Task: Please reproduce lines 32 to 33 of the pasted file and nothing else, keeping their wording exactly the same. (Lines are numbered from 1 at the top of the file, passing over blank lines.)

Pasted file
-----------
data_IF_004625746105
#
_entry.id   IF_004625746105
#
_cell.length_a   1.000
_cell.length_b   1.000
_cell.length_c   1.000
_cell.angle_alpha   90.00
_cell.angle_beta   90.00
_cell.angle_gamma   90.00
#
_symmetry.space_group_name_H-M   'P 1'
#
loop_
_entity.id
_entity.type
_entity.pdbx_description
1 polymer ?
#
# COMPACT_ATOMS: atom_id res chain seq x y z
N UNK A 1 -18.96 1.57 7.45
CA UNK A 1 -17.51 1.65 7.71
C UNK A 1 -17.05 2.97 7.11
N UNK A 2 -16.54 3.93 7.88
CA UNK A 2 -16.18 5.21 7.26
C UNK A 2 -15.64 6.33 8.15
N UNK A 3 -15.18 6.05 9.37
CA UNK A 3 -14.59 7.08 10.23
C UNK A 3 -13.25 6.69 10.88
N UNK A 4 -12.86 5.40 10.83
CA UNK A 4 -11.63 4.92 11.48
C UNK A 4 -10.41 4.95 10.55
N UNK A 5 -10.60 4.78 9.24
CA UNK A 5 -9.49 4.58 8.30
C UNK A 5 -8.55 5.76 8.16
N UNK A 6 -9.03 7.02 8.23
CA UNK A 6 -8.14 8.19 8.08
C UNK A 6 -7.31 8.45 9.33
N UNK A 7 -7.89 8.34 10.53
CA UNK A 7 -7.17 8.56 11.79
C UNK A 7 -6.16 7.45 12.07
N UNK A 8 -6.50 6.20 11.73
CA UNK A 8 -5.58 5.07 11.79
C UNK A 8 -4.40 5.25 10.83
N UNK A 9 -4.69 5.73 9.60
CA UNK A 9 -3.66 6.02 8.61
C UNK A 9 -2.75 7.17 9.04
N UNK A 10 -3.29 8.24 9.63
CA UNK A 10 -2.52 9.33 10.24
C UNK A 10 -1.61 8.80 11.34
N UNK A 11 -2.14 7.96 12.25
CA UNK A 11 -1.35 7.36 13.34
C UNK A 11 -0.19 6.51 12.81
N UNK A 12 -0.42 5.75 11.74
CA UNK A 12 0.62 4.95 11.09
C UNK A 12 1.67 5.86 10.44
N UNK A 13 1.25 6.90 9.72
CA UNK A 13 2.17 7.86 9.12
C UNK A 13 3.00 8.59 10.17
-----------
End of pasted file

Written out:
C UNK A 4 -10.41 4.95 10.55
N UNK A 5 -10.60 4.78 9.24